Privacy concerns raised over Google’s access to health records of millions of Americans
November 12, 2019 (LifeSiteNews) – Fears over privacy rights and Big Tech intensified yet again Monday with a new report detailing internet giant Google’s accessing the personal health data of millions of people across the United States without their knowledge.
The Wall Street Journal reported Monday that Google is working with the prominent hospital network Ascension on “Project Nightingale,” an initiative to migrate the network’s patient records to Google Cloud and compile them into a comprehensive patient-search tool for doctors and other healthcare workers. The “complete health history” covers test results, medications, known issues, diagnoses, hospitalizations, and more.
The project is also connected to another tool, via which Google hopes to be able to use artificial intelligence and machine learning to make treatment recommendations to doctors.
One hundred fifty Google employees have been able to access “much of the data on tens of millions of patients” across 21 states, according to the report, without patients or doctors aware of it.
Following the report, Google published an explanation of the project, framing it as a normal data-management contract bound by “strict privacy and security standards,” including a Business Associate Agreement (BAA) that forbid any broader use of the data.
The patient data was “logically siloed to Ascension, housed within a virtual private space and encrypted with dedicated keys,” inaccessible without the proper access logs, the company added. “Patient data remains in that secure environment and is not used for any other purpose than servicing the product on behalf of Ascension. Specifically, any Ascension data under this agreement will not be used to sell ads.”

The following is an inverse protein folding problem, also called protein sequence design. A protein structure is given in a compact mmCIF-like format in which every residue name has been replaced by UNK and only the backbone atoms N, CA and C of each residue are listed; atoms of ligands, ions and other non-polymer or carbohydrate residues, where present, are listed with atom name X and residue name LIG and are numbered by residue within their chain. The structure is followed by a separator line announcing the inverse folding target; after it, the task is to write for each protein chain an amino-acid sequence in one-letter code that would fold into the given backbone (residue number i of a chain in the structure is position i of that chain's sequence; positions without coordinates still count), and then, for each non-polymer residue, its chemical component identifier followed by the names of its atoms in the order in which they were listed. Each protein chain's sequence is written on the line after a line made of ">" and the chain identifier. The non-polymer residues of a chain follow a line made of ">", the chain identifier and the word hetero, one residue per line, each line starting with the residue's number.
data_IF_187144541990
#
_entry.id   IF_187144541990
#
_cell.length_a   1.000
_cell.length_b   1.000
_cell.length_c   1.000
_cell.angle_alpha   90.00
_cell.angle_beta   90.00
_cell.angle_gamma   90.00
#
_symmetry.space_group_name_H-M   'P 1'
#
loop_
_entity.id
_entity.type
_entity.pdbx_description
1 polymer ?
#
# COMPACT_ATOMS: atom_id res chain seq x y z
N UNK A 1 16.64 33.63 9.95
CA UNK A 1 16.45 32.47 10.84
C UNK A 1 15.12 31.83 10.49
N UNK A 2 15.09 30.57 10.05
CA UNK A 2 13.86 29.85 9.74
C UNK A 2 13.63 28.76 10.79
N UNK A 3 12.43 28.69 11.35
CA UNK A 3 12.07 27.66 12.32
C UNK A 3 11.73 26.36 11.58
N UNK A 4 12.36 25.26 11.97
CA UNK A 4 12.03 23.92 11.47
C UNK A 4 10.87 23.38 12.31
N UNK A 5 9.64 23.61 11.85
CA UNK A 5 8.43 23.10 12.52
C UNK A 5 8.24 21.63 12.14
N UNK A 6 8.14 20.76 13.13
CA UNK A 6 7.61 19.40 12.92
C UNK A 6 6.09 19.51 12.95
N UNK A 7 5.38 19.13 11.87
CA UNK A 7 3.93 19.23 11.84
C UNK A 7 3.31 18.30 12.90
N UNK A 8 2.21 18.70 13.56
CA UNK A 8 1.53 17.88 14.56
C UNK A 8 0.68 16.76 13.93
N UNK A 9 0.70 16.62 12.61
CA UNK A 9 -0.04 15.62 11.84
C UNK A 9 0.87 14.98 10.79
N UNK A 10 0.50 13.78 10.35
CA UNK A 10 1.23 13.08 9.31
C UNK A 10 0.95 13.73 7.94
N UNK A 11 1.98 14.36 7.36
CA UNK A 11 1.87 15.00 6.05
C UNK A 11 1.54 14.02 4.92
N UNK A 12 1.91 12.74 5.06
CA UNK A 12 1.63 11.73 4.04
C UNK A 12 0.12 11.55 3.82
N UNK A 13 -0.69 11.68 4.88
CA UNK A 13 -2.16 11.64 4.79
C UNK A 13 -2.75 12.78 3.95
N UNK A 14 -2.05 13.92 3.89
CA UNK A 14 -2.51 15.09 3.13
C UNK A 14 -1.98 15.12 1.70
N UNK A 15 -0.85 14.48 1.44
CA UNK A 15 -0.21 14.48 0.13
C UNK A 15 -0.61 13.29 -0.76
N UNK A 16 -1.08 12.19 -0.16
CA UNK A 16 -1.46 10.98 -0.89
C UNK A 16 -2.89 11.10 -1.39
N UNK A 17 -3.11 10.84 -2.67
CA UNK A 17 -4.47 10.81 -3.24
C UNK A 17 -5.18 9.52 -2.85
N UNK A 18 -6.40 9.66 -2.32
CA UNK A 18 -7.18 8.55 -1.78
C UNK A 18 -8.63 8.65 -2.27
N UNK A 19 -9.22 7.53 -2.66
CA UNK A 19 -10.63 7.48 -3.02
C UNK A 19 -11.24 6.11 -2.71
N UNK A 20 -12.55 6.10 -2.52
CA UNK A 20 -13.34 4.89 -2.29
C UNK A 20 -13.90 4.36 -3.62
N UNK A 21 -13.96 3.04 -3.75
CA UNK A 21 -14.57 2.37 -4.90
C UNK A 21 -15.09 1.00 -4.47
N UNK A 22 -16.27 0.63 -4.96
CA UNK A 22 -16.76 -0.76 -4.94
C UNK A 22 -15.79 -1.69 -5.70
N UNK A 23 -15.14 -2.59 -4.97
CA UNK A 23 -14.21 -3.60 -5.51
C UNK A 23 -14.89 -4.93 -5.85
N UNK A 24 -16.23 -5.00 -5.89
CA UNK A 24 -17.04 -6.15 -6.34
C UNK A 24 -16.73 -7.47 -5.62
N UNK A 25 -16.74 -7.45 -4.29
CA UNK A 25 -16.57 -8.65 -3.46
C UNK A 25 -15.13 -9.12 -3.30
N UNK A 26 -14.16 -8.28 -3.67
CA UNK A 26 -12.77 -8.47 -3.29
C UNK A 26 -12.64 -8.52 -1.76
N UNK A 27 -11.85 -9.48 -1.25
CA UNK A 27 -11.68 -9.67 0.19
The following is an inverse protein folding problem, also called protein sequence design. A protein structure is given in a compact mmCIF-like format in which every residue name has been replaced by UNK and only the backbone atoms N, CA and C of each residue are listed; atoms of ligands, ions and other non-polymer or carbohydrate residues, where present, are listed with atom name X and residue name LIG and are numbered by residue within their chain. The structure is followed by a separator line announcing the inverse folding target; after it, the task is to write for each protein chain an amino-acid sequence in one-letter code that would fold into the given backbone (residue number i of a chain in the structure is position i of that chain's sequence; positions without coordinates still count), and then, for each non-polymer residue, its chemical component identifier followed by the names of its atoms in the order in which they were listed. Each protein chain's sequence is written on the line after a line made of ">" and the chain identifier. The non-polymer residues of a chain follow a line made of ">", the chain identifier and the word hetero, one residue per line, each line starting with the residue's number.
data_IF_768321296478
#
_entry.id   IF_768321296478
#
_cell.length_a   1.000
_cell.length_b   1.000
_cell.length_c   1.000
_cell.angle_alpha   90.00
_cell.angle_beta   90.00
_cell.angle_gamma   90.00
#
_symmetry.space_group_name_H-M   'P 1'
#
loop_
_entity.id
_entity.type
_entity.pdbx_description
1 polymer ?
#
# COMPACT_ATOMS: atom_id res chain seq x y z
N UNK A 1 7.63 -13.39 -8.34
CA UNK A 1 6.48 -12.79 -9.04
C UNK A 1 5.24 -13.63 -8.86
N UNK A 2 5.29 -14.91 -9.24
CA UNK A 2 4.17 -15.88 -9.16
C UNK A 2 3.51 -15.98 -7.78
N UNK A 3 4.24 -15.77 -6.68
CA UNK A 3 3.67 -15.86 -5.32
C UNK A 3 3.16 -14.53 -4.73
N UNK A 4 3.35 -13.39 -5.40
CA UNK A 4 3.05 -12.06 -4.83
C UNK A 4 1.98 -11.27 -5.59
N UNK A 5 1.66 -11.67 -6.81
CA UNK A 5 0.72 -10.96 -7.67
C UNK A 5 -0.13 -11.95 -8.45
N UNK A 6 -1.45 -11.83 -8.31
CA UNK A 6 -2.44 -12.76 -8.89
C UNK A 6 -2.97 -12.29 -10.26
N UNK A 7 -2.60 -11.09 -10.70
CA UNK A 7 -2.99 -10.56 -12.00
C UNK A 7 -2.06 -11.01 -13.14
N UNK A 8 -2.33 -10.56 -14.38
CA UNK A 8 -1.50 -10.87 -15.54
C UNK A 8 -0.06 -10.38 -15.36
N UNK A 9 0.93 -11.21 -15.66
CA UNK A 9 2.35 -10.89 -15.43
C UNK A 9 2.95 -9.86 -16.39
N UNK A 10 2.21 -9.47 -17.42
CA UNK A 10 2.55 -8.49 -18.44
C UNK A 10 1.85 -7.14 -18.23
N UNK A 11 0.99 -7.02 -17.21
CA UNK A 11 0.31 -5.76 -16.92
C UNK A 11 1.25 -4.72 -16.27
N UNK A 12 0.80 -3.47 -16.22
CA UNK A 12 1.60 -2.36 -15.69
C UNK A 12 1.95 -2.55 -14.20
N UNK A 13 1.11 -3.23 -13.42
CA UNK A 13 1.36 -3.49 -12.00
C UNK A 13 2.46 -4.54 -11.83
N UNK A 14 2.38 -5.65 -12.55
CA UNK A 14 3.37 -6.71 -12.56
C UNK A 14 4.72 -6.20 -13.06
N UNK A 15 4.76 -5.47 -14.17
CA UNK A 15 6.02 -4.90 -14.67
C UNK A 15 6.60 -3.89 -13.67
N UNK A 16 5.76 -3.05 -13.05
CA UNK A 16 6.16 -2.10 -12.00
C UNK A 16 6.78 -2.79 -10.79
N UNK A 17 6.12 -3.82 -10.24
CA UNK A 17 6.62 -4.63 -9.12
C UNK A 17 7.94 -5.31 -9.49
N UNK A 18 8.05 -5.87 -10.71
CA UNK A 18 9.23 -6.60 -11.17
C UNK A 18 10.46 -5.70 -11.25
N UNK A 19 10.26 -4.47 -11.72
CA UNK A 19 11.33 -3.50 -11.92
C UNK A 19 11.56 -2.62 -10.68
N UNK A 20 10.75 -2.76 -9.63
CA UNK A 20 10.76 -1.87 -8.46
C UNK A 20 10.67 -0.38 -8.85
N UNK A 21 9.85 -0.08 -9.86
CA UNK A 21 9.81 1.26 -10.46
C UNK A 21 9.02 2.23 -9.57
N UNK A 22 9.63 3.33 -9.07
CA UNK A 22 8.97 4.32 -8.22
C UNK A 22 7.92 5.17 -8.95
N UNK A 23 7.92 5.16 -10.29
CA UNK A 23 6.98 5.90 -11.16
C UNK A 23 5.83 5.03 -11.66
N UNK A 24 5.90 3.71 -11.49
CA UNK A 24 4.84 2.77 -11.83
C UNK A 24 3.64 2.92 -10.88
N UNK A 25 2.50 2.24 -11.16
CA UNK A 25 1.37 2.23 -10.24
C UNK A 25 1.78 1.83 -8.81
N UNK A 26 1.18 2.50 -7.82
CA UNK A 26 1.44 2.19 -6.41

Google’s access to the information is not forbidden by the federal Health Insurance Portability and Accountability Act of 1996 (HIPAA), which does not require patient notification if information is used “only to help the covered entity carry out its health-care functions,” but concerns linger, including from Ascension employees themselves who felt Google’s import/export tools weren’t HIPAA-compliant, and found Google’s reassurances on this point lacking.
The details are concerning enough that the U.S. Department of Health and Human Services' Office for Civil Rights subsequently launched its own inquiry into the matter, seeking to “learn more information about this mass collection of individuals' medical records to ensure that HIPAA protections were fully implemented.”
Google’s access to private citizens’ personal information is a source of ongoing controversy, particularly in light of ongoing concerns over its political bias and interest in using its vast influence to align users with its personal values.